Citizen science project leaders collecting field data in a hyperlocal community often face common socio-technical challenges, which can potentially be addressed by sharing innovations across different groups through peer-to-peer collaboration. However, most citizen science groups practice in isolation, and end up re-inventing the wheel when it comes to addressing these common challenges. This study seeks to investigate distributed collaboration between different water monitoring citizen science groups. We discovered a unique social network application called Water Reporter that mediated distributed collaboration by creating more visibility and transparency between groups using the app. We interviewed 8 citizen science project leaders who were users of this app, and 6 other citizen science project leaders to understand how distributed collaboration mediated by this app differed from collaborative practices of Non Water Reporter users. We found that distributed collaboration was an important goal for both user groups, however, the tasks that support these collaboration activities differed for the two user groups.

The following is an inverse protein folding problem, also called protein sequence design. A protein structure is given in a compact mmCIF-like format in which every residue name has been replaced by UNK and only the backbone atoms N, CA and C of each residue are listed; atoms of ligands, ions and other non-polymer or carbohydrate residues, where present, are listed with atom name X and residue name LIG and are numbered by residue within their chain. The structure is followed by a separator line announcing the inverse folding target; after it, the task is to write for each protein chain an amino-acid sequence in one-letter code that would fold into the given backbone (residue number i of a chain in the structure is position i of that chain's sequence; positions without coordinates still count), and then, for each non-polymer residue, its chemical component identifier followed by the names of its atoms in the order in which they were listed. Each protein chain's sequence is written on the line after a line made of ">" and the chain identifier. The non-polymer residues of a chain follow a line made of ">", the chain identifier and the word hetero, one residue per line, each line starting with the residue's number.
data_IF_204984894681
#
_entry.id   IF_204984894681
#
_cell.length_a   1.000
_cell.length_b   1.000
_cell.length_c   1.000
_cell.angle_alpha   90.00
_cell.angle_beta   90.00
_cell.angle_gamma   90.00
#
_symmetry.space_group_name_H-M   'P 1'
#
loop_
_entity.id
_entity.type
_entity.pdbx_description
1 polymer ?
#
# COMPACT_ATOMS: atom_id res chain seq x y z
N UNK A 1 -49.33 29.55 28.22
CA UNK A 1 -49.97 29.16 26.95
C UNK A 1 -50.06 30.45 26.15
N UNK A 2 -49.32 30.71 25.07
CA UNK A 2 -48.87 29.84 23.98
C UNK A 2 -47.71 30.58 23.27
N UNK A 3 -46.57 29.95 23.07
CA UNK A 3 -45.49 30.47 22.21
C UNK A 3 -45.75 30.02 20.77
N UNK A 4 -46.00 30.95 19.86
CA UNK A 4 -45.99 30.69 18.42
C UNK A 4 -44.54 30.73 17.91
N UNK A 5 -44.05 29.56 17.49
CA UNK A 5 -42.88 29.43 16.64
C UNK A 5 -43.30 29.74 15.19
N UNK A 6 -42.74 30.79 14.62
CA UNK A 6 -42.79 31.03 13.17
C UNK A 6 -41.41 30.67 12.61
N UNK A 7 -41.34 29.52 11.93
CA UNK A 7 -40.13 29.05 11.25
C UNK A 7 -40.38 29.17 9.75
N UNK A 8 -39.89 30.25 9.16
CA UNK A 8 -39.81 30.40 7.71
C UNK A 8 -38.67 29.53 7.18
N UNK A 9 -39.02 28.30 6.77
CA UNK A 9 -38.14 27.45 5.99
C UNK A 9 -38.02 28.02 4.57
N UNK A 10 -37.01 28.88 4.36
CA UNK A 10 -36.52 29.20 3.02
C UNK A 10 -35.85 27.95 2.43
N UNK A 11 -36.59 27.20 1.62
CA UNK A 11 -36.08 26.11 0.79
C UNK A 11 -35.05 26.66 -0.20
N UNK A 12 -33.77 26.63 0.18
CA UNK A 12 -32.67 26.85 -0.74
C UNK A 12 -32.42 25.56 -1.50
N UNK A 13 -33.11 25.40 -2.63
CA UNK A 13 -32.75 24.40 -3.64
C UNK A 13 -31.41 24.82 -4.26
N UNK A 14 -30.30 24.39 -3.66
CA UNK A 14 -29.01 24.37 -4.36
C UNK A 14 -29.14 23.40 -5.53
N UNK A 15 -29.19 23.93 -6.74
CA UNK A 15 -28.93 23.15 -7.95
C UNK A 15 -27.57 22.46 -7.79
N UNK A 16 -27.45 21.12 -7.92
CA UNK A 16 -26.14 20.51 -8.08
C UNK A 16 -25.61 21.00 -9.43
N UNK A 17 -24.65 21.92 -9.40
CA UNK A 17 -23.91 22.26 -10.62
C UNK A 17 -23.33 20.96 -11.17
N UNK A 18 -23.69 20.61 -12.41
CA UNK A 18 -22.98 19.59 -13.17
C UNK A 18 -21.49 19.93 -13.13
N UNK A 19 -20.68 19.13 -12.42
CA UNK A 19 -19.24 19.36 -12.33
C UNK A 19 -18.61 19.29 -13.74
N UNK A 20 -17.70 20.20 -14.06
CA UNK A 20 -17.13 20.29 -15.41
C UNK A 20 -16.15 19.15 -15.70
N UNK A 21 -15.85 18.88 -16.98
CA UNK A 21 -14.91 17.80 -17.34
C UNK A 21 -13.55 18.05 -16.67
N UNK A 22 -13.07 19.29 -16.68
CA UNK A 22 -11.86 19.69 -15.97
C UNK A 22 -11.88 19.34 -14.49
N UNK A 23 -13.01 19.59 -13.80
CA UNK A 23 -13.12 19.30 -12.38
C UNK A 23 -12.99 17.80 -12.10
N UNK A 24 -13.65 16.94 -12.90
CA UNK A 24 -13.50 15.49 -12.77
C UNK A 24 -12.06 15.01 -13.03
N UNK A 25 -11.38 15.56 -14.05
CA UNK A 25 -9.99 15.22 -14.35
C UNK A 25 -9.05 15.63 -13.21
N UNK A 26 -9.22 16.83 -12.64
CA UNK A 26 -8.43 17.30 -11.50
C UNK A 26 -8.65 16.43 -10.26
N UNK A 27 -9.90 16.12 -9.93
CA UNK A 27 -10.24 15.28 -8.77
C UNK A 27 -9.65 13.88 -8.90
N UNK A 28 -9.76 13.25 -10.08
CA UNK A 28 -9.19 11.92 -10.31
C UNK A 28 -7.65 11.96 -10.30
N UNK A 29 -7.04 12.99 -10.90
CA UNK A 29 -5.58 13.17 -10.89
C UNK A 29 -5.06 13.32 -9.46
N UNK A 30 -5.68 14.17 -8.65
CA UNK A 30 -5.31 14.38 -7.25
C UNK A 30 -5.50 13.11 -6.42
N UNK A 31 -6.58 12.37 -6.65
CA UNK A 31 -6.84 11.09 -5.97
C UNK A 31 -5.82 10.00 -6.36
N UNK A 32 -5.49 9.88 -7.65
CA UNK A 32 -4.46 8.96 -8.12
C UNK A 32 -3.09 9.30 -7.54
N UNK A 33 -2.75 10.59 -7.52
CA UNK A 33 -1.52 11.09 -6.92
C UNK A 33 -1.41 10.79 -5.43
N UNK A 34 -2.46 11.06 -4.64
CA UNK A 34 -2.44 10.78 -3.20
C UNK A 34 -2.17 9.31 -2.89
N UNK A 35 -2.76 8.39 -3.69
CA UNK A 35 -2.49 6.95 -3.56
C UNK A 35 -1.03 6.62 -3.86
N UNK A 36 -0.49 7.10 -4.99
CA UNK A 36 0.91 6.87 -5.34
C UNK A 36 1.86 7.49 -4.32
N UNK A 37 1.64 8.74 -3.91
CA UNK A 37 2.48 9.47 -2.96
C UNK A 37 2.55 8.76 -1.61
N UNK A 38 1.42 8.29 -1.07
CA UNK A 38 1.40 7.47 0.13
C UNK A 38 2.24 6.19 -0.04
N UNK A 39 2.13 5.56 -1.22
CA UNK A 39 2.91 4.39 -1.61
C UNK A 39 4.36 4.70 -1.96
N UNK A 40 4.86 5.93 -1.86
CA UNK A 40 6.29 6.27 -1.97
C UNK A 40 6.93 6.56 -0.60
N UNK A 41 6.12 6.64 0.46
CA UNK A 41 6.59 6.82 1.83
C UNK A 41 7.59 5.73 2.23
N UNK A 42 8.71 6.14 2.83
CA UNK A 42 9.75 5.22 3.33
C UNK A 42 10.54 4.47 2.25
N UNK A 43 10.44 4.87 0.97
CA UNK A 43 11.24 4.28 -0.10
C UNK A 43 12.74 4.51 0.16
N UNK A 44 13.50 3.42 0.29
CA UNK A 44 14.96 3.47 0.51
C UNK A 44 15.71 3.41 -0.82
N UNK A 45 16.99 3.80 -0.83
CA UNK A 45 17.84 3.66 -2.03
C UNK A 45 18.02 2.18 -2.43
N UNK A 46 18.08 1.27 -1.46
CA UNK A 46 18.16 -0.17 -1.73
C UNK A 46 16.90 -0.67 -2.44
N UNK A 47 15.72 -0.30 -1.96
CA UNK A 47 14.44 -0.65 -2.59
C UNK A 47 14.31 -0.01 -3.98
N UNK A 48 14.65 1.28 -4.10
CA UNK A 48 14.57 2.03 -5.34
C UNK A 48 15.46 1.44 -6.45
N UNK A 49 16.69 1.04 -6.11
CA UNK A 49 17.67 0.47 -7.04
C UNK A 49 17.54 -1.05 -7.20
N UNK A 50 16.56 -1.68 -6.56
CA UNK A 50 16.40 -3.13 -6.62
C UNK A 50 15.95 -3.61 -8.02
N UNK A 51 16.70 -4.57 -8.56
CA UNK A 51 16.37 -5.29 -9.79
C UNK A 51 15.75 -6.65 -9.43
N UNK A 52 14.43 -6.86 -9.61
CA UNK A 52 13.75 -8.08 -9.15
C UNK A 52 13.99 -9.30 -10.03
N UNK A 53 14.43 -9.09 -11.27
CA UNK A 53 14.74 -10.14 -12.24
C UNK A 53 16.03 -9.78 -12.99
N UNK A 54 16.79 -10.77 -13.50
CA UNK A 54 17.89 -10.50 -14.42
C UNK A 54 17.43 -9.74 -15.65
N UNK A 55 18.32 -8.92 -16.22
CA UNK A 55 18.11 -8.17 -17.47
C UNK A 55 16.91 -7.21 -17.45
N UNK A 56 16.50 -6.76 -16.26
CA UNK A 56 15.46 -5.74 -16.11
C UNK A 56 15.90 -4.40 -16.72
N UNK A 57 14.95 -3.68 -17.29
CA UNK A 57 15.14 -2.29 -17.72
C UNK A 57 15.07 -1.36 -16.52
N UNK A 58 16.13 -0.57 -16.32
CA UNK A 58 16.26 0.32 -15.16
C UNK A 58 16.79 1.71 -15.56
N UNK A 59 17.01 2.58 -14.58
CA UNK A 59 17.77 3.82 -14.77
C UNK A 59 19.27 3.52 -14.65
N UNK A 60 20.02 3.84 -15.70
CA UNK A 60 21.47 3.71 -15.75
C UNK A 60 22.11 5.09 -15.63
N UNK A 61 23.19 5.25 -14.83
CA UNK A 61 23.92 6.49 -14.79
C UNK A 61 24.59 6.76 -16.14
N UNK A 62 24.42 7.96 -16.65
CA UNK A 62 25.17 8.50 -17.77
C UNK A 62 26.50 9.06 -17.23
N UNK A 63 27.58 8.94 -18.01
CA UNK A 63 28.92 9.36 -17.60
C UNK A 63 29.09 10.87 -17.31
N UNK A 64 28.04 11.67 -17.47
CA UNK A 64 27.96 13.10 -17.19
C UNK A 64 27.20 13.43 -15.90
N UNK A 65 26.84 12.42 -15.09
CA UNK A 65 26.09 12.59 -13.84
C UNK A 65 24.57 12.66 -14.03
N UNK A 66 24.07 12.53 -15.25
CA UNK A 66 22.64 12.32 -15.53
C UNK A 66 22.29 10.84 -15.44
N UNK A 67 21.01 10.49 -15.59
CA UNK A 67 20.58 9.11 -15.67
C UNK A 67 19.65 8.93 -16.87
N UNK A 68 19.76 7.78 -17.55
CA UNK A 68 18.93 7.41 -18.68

|Proceedings of the ACM on Human-Computer Interaction
|Published - Apr 7 2022
All Science Journal Classification (ASJC) codes
- Social Sciences (miscellaneous)
- Human-Computer Interaction
- Computer Networks and Communications